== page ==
Frauds & Scams, Privacy & Identity

Protect Yourself from Identity Thieves

February 8, 2024 • By

Reading Time: 2 Minutes

Last Updated: February 8, 2024

Couple reviewing financial information on a laptop

Identity theft is when someone uses your personal information to impersonate you or steal from you.

Did you know the consequences of identity theft are not just financial?

These crimes have significant effects on relationships at work and home.

They impact physical, mental, and emotional health and lead to lost opportunities for victims that are often hard to measure.

Types of Identity Theft

There are 2 types of identity theft you should be aware of:

  • Thieves stealing your data, physically or digitally, without contacting you directly.
  • Thieves contacting you directly and convincing you to provide sensitive information. In these instances, you may never know how the thief got your information.

How Identity Thieves Use Your Information

Identity thieves steal personal information like your name, address, credit card or bank account numbers, Social Security number (SSN), and medical insurance account numbers. They use this information to:

  • Buy items with your credit cards or bank accounts.
  • Obtain new credit cards or accounts in your name.
  • Use your SSN to get a job.
  • Open phone or utility accounts in your name.
  • Steal your tax refund.
  • Use your health insurance to obtain medical care.
  • Pretend to be you if they are arrested.

How to Spot Identity Theft

To spot identity theft:

  • Keep track of your mail for missing bills or other documents.
  • Review your credit card and bank statements for unauthorized transactions.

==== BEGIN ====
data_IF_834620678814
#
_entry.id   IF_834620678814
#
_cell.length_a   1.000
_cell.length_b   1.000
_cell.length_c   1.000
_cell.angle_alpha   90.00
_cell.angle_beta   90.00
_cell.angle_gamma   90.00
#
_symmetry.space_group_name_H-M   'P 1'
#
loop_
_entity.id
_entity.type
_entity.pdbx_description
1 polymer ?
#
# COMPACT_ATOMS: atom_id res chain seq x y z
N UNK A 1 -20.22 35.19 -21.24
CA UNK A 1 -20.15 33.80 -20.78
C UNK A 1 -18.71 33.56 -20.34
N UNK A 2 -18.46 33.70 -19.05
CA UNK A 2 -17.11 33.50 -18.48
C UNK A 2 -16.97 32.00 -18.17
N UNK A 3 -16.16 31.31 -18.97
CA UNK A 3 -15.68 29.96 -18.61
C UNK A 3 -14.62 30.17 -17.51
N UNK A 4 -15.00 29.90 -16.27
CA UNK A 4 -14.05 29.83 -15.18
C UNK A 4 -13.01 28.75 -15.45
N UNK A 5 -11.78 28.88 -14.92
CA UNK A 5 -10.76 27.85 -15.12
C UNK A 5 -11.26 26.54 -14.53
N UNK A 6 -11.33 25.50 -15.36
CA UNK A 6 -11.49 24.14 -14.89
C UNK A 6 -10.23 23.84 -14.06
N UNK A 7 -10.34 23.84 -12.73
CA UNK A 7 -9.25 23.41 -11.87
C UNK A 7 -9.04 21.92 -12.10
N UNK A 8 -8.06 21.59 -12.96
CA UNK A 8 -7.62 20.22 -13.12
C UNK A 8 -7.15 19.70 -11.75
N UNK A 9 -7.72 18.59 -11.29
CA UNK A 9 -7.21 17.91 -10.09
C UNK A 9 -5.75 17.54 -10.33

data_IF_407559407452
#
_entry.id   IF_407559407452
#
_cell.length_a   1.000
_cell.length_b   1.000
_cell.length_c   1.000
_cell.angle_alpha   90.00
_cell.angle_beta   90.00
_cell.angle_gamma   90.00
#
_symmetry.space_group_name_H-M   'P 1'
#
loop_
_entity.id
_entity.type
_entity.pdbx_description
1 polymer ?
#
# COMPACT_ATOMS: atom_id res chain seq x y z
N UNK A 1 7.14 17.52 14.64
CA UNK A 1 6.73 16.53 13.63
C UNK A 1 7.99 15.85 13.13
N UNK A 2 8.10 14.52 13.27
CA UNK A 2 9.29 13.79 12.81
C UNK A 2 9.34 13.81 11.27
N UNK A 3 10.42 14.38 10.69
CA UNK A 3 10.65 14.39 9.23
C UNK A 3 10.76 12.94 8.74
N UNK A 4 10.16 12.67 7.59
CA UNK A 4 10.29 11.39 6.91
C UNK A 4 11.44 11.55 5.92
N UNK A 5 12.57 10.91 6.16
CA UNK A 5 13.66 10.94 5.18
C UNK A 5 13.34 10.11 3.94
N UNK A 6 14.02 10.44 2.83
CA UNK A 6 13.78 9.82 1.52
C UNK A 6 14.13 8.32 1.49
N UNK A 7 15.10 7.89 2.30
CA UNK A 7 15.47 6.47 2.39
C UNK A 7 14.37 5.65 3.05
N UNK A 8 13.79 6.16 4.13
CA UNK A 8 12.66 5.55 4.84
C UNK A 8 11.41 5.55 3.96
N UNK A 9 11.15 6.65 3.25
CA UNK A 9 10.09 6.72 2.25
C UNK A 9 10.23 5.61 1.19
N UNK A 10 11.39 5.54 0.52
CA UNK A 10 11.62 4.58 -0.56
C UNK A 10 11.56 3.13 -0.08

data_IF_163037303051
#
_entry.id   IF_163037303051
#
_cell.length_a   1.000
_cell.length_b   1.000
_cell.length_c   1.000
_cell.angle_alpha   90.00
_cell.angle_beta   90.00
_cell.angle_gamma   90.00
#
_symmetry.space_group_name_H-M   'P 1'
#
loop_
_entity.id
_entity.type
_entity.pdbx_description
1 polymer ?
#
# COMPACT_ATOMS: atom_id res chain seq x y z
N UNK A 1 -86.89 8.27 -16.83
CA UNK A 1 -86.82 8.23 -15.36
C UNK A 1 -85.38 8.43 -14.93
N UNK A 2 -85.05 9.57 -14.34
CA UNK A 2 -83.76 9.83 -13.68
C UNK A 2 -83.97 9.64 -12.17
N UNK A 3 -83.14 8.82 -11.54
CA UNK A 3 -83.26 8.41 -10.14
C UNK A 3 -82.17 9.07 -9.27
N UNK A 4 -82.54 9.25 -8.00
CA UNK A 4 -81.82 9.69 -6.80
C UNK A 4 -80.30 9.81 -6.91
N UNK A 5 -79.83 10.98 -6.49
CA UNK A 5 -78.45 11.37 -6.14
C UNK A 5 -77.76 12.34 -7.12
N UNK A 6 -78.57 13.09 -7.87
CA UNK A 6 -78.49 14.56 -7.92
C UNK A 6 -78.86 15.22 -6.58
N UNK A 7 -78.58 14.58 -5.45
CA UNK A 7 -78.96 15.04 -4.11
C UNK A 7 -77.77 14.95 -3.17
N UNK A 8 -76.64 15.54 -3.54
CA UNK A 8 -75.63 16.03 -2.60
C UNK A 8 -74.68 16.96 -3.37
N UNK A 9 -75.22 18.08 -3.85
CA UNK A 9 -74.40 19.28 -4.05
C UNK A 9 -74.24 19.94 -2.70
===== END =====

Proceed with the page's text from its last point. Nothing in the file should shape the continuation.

• Obtain and review your credit reports regularly to make sure they do not include accounts you have not opened.

Ways to Prevent Identity Theft

While no plan is perfect, taking the precautions below can help you better protect your personal information:

  • Protect documents that have personal information.
  • Ask questions before giving out your SSN.
  • Protect your personal information online and on your phone by using a strong password and adding multi-factor authentication when offered.
  • Safeguard your information on social networks.

What to Do if You Believe Someone Has Stolen Your Identity

  • Report fraud to the company where it occurred.
  • Contact a credit bureau to place a fraud alert on your credit report.
  • File a complaint with the Federal Trade Commission.
  • File a police report.

For more information about how to protect your SSN from identity thieves, read our publication, Identity Theft and Your Social Security Number.  Please report suspected Social Security imposter scams — and other Social Security fraud — on the OIG’s website.

It’s important to protect yourself against identity theft because it can damage your credit status. Repairing this damage can cost you a great deal of time and money.

Please share this information with your family and friends.

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  1. Liz

    My local Social Security Office is so rude. They demanded my personal information and hung up on me several times. It’s so difficult accessing benefits when you have to interact with people who purposely confuse you. The yelling was unnecessary. I’ve experienced delays with my application. I worry about working with them in the final steps of my claim. I hope they aren’t practicing identity theft.

    • Sue

      We’re sorry about your experience, Liz. When you call Social Security, we ask questions to verify your identity to make sure we disclose information to the right person. This is for your protection. We encourage you to continue to work with your local Social Security office. You can ask to speak with a supervisor on your next call or visit. To check the status of your application, you can use your personal my Social Security account or our automated telephone services that are available 24 hours a day. Call us at 1-800-772-1213 and, at the prompt, respond “application status.” For more information, visit our Frequently Asked Questions. We hope this is resolved soon.